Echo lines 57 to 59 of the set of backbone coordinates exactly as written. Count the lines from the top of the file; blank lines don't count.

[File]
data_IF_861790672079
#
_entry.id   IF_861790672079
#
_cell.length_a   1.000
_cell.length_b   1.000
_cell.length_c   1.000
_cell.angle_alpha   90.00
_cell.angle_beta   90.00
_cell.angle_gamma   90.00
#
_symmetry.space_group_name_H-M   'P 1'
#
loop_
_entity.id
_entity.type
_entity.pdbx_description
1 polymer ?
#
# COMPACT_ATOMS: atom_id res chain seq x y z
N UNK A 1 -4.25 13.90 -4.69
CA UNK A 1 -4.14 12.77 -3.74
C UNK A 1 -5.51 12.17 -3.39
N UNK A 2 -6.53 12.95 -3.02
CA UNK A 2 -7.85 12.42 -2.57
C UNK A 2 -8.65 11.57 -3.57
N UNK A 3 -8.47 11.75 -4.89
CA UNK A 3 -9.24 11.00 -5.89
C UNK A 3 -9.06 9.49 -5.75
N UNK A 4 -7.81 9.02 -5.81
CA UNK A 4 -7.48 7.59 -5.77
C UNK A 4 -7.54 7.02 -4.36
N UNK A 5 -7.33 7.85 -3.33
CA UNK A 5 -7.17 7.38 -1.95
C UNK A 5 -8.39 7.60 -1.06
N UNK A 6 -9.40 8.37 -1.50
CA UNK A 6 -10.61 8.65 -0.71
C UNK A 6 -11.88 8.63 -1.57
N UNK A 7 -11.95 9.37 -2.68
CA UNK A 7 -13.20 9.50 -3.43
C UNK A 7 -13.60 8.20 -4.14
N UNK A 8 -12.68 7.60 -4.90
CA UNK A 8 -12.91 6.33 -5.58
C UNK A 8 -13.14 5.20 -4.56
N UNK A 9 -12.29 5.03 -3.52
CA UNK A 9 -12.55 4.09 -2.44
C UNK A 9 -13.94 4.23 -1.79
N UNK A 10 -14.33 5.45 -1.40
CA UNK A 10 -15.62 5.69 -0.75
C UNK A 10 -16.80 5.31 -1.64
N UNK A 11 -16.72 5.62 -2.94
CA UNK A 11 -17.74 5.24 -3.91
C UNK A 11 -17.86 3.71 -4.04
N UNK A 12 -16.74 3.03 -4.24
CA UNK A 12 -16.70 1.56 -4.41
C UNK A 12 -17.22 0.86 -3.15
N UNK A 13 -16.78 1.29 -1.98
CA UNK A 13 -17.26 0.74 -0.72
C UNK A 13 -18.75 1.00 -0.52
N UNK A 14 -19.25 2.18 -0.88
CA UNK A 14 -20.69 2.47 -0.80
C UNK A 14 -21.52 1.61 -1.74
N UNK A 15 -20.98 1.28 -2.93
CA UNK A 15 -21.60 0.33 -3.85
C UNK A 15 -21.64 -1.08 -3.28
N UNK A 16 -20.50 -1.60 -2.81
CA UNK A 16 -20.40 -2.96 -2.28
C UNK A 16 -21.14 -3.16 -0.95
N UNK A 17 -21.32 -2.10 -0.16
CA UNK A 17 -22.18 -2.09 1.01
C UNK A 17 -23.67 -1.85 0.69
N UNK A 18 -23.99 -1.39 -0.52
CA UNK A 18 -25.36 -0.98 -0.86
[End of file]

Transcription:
N UNK A 13 -16.78 1.29 -1.98
CA UNK A 13 -17.26 0.74 -0.72
C UNK A 13 -18.75 1.00 -0.52